1942 (MB Hall of Fame Inductee)

Hall of Fame Inductee
Original Release: 1984 (Arcade)
Designed by: Yoshiki Okamoto
Developed by: Capcom
Published by: Capcom

The fact that 1942 was the first successful shoot-em-up for the start-up Capcom back in 1984 is something that could not have been predicted by most. 1942 was not Capcom’s first game in the genre. Nor was it its best-looking or complex at the time. However, 1942 still managed to be a huge success for the company and took away many quarters from much more impressive looking games. Its simple charm was seen by most as a good thing. Even today, with the game looking like an antique even compared to other 2D shoot-em-ups, it still can entice gamers to lose hours in trying to fight off enemy ships while flying loop-de-loops.

Capcom had released their first video game in 1984 titled Vulgus. It was an above average shoot-em-up which helped give the newly-minted Capcom some respectability in the video game world. However, Vulgus wasn’t really all that popular in arcades. Even though it holds a special place in the heart of those who developed the game, it has become one of Capcom’s forgotten gems. Perhaps the problem with Vulgus is that it was too ambitious a project. Considering that the most popular shooting games at the time were Space Invaders and Galaga, Vulgus was much more complex. The most popular arcade games at the time were those that were simple to get into yet hard to master.

Capcom went backwards with 1942. While some purists may grumble that Capcom devolved by making something rather rudimentary, 1942 quickly became a popular hit. It may have not been as graphically dynamic as Vulgus, but the game could certainly hold its own. It was graphically comparable to Galaga and blew Space Invaders out of the sky. They kept the concept simple and made it so that the difficulty curve was perfect (very easy to get into but quickly got more difficult to ensure gamers were constantly putting quarters into the machine).

It’s kind of weird though that the game was as popular in Japan as it was. The game is based on the Japanese theatre of World War II with the player controlling a single plane for the American side. The goal is to beat all 32 levels to make it to the centre of the Japanese aerial fleet and destroy them in Japan before they can launch their assault against the United States. It’s especially bizarre because Japan has had national controversies over scholars and government officials trying to downplay Japan’s role in World War II. However, this game puts them front-and-centre as the evil antagonist. Yet it did incredibly well in Japan where the arcades had been dominated by Space Invaders and Galaga.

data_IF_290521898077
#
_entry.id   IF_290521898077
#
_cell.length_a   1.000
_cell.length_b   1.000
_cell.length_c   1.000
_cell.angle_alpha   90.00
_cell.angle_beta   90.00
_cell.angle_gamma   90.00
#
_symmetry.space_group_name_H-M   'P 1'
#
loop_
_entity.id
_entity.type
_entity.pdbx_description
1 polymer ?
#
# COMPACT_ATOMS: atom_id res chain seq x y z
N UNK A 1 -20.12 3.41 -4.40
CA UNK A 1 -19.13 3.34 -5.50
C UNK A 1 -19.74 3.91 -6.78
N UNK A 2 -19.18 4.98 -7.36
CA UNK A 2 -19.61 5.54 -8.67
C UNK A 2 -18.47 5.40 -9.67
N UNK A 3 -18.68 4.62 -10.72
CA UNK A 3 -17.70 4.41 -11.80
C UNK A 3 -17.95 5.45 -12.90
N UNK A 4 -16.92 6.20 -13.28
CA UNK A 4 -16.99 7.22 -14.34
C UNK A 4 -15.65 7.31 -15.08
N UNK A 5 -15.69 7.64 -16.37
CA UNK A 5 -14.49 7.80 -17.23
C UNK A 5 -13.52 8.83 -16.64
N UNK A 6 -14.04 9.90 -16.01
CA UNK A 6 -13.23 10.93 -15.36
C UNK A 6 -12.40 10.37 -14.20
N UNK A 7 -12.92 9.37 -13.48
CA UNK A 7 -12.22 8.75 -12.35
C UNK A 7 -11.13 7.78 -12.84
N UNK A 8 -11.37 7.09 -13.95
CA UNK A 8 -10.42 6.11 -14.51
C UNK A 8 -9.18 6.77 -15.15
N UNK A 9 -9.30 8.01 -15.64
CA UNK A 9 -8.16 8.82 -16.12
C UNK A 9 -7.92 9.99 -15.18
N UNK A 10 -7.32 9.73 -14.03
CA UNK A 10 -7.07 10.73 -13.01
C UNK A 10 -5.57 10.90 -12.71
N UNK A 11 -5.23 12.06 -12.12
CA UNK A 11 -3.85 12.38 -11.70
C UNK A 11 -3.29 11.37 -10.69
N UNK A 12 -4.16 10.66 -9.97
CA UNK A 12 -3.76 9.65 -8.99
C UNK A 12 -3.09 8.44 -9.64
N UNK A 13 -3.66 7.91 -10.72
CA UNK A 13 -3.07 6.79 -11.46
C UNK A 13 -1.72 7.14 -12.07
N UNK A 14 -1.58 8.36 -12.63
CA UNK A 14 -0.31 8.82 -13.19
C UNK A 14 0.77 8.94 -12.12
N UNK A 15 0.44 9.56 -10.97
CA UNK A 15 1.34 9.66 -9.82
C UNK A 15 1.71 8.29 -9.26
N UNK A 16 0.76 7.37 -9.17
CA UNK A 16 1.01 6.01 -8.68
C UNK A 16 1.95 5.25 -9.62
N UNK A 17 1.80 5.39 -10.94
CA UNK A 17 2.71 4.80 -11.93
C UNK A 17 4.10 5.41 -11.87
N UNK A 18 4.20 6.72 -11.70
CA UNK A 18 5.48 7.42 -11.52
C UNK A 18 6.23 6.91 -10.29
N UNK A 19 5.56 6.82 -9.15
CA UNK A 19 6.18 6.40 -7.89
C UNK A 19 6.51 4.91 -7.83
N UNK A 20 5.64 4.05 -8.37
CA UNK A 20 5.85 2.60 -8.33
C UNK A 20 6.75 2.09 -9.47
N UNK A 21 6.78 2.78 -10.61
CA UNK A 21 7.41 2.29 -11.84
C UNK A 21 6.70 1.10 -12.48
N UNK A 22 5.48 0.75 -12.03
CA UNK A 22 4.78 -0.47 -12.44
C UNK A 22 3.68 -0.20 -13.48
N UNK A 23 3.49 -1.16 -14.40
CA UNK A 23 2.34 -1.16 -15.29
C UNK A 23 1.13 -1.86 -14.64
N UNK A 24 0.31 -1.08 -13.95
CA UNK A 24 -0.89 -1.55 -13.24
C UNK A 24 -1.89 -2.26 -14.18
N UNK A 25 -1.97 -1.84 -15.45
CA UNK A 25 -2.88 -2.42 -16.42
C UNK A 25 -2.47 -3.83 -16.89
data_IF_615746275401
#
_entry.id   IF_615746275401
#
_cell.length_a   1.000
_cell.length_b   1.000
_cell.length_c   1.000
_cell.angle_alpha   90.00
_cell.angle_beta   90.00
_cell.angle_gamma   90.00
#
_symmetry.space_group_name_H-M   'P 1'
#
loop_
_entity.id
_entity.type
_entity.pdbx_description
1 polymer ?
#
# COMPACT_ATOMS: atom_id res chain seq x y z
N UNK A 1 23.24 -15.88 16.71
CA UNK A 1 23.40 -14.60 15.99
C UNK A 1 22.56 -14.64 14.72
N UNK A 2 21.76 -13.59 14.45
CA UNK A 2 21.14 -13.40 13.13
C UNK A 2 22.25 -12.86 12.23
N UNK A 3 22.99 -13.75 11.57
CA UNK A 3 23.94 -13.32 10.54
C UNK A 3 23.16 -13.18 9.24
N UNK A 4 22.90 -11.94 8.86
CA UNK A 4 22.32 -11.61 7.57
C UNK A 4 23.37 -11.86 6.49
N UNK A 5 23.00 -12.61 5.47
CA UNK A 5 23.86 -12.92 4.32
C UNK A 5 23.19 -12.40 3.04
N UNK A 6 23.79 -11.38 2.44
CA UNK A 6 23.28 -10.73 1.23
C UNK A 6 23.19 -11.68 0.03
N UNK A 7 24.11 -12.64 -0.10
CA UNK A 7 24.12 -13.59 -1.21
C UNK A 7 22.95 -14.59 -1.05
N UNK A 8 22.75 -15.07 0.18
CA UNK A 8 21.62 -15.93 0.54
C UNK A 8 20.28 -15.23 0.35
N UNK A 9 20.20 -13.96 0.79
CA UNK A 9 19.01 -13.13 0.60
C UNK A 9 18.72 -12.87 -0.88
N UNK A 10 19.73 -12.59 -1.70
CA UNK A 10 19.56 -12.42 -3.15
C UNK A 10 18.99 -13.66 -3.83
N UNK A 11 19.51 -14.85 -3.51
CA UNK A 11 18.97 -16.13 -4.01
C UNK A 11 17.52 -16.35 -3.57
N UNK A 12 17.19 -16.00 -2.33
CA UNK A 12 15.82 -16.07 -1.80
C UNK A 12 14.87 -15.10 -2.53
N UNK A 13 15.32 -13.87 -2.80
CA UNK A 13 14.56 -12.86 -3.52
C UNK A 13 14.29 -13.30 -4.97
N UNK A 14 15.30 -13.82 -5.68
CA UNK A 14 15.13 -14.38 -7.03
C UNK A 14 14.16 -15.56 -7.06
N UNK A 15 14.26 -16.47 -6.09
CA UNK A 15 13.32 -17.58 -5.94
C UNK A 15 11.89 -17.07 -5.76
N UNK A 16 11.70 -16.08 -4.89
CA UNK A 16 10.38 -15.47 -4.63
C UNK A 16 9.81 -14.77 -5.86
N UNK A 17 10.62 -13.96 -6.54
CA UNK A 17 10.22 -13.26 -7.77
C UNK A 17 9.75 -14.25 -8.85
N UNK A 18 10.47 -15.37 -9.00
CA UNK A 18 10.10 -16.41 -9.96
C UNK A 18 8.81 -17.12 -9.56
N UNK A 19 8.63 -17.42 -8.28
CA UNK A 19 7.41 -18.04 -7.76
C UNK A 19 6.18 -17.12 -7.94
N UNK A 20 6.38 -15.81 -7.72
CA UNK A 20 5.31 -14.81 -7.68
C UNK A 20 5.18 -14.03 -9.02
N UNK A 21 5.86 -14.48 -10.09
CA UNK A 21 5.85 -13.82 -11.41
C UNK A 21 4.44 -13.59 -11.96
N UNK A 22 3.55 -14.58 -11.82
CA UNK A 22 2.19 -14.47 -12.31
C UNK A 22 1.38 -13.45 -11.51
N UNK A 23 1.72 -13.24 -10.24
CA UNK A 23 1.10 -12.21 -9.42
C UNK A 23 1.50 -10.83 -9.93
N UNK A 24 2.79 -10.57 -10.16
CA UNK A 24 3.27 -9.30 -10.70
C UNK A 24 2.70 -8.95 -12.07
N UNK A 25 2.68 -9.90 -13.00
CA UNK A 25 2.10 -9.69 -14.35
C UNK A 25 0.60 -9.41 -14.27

Perhaps it was the right time for 1942 to come along. People were beginning to have their fill with some of the mainstays in the arcade. There’s only so many times you can play the same game over and over again. At least with 1942, not only was it differently, but it didn’t feel like you were playing the same level over and over again. The game changed the level layout as the player progressed. It helped keep players hooked.

This is all despite the fact that there really weren’t any special gimmicks to the game. Still, the game offered quite a number of power-ups that the player could get to help them out of a thorny situation. One of the more notable things this game provided was the ability to perform an emergency loop-de-loop. This allowed players to quickly maneuver out of the way of an incoming enemy. However, players only could perform this maneuver a few times throughout the game. It was a neat feature (almost cute in a way) but only felt beneficial when employed properly. Contrast that against a power-up like a screen clearing bomb which some would argue doesn’t involve any sort of strategy (although that power-up is available as well). Players also had the ability to obtain extra wingmen, increase their firepower, and stop enemies from shooting for a brief period of time.

As stated before, the game performed very well for Capcom and it eventually became their first full-fledged franchise. The game was later ported to a variety of consoles such as the NES, Commodore 64, Game Boy Color, and Windows Mobile. The game was also made part of compilation discs for the Sega Saturn, Playstation 1, Playstation 2, and the original Xbox. The original game also received a face-lift (titled 1942: Joint Strike) and was published for the Playstation 3 and Xbox 360 downloadable services with additional features such as online leaderboards and updated graphics.

The first sequel was released a year later. 1943, while not as successful as the original, still had a decent following. Other releases followed such as 1943 Kai: The Battle of Midway, 1941: Counter Attack, 19XX, The War Against Destiny, and 1944: The Loop Master. None of these games came close to the popularity that 1942 had, although 1943 did manage to become a staple in the more established arcades.

Sometimes simpler is better. That’s what the public said about 1942. While most who played Vulgus enjoyed what the game had to offer, it was just easier and more enjoyable to play 1942.It was simple fun that became incredibly addictive.


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